2017-12-05 00:00:00 Accounting News English Review the advantages of stock donations. Help your clients understand when it's more advantageous to donate stocks rather than cash to... https://quickbooks.intuit.com/ca/resources/ca_qrc/uploads/2017/12/Woman-Analyzing-Tax-Considerations-To-Donate-Stock-To-Charities.jpg https://quickbooks.intuit.com/ca/resources/accounting-news/charities-stock-donation-tax-considerations/ Tax Considerations When Donating Stock to Charities

Tax Considerations When Donating Stock to Charities

2 min read

If your clients are looking for ways to reduce their tax liability, you may want to help them explore the benefits of donating stocks to charity. This can eliminate capital gains taxes and earn your client a charitable tax credit. This form of donation also helps to put more money in the pocket of the charity.

Eliminates Capital Gains

If your client has a stock worth $5,000 and they sell it, they have to report any capital gains that they earn on the sale. For instance, if they bought the stock for $2,000 and sold it for $5,000, they have $3,000 in capital gains. The Canada Revenue Agency (CRA) requires taxpayers to include 50% of capital gains on their tax return and pay tax on that amount. In this situation, your client has to report $1,500 as income and pay tax accordingly.

That said, if your client donates those same stocks to charity, they don’t have to report or pay tax on the capital gains. The CRA has a zero percent inclusion rate for stocks donated to eligible charities, which means no tax liability for the capital gains on such stocks. If your client gives the stocks to a family member or to a non-profit that doesn’t qualify for the charitable tax donation, they still must report the capital gains as if they sold the stock for fair market value. As a result, giving to registered charities offers benefits that giving stocks to friends, family, or other organizations does not.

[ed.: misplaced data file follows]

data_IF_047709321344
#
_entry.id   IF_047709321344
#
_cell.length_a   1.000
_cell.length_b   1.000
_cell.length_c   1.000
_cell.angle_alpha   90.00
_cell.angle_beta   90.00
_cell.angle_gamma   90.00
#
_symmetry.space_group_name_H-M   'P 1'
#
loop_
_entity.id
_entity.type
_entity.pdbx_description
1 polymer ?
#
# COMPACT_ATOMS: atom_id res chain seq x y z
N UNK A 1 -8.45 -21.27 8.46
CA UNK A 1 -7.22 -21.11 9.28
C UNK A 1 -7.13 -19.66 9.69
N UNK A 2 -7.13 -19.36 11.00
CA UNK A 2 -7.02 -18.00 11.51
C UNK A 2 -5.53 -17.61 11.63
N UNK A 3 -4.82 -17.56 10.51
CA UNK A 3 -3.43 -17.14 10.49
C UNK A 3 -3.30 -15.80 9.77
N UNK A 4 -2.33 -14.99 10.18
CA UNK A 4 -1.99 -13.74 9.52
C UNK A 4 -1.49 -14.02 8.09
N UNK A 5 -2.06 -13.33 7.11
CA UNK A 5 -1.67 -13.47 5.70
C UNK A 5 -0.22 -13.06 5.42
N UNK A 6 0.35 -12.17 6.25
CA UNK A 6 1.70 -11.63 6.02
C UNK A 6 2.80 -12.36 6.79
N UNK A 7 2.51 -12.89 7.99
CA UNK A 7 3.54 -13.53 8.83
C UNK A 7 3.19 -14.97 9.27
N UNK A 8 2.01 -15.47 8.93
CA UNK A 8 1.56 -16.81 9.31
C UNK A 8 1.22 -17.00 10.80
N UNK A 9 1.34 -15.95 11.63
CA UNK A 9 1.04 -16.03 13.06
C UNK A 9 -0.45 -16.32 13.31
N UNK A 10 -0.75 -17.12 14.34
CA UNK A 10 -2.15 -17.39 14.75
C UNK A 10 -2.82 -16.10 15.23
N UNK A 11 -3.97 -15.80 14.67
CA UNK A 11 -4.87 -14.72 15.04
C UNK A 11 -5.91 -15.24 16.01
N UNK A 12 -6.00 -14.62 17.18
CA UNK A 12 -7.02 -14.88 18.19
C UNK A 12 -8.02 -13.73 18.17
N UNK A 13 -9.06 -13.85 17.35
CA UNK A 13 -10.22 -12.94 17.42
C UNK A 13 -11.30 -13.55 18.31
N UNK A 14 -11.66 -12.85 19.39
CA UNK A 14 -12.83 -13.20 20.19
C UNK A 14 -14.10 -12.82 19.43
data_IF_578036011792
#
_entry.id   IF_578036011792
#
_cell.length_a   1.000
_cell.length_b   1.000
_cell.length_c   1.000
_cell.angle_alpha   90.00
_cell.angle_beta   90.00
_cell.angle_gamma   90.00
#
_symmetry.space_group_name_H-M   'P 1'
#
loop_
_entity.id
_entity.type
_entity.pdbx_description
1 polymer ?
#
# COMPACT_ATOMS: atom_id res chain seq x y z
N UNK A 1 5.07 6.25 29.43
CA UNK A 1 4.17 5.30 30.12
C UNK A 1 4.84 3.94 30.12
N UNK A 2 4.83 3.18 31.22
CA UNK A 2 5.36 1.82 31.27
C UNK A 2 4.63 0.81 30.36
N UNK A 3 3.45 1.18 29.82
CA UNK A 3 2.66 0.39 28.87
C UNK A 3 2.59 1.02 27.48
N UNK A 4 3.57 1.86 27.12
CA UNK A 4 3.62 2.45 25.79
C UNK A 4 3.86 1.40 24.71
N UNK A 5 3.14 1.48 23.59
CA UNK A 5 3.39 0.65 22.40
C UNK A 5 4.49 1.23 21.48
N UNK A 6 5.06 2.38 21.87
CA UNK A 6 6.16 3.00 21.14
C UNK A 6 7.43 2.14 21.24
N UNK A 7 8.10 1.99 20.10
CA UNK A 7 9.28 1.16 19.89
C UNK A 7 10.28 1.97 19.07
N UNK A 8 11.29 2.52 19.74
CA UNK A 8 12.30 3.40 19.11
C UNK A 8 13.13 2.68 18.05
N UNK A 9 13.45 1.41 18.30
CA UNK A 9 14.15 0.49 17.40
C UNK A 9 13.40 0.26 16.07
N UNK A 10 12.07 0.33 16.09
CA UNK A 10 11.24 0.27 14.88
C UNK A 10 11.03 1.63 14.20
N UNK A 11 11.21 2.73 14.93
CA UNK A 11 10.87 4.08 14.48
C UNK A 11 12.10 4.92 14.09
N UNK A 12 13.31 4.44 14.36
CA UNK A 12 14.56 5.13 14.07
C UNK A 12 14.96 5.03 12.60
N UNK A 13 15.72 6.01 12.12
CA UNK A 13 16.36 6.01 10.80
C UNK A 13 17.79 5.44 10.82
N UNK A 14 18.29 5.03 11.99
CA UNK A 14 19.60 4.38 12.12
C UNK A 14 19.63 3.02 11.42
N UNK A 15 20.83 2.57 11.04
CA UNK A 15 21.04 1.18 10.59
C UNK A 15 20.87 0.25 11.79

Provides More Money to the Charity

Additionally, when your client takes this approach, it also generates more money for the charity. Imagine that your client wants to sell stocks and give the proceeds to charity. To continue with the above example, imagine that your client sells the stock for $5,000, reports $1,500 as a capital gain, and pays $500 in federal income tax, based on a tax rate of 33 percent. Once your client subtracts the tax bill of $500, they only have $4,500 to give to the charity.

In contrast, if your client gives the stocks to the charity, the charity can sell the stocks for their fair market value of $5,000. The charity doesn’t have to worry about any capital gains, and all that money goes straight into its coffers.

Creates a Larger Charitable Tax Deduction

On top of those key advantages, your client also receives a larger charitable donation tax credit. As of 2017, the CRA offers a federal tax credit of 15 percent on the first $200 donated and a 29 percent credit on donations over that amount. Continuing with the $5,000 worth of stock example, your client earns a credit worth $1422 toward lowering their tax bill. Note that this tax credit is a non-refundable credit, meaning it can’t be used to reduce total tax liability below zero

In contrast, if your client sold the stock and made a donation worth $4,500, their tax credit would only be $1248. When you compound that with their capital gains tax, your client stands to lose hundreds of dollars by paying more in taxes. This doesn’t even take into account the provincial tax credits for charitable donations that can help your clients save even more money.

Your clients expect you to help them lower their tax liability. If you have clients in high tax brackets with lots of stocks, this can be a useful way for them to give to charity and also gain a financial benefit for themselves.

Information may be abridged and therefore incomplete. This document/information does not constitute, and should not be considered a substitute for, legal or financial advice. Each financial situation is different, the advice provided is intended to be general. Please contact your financial or legal advisors for information specific to your situation.

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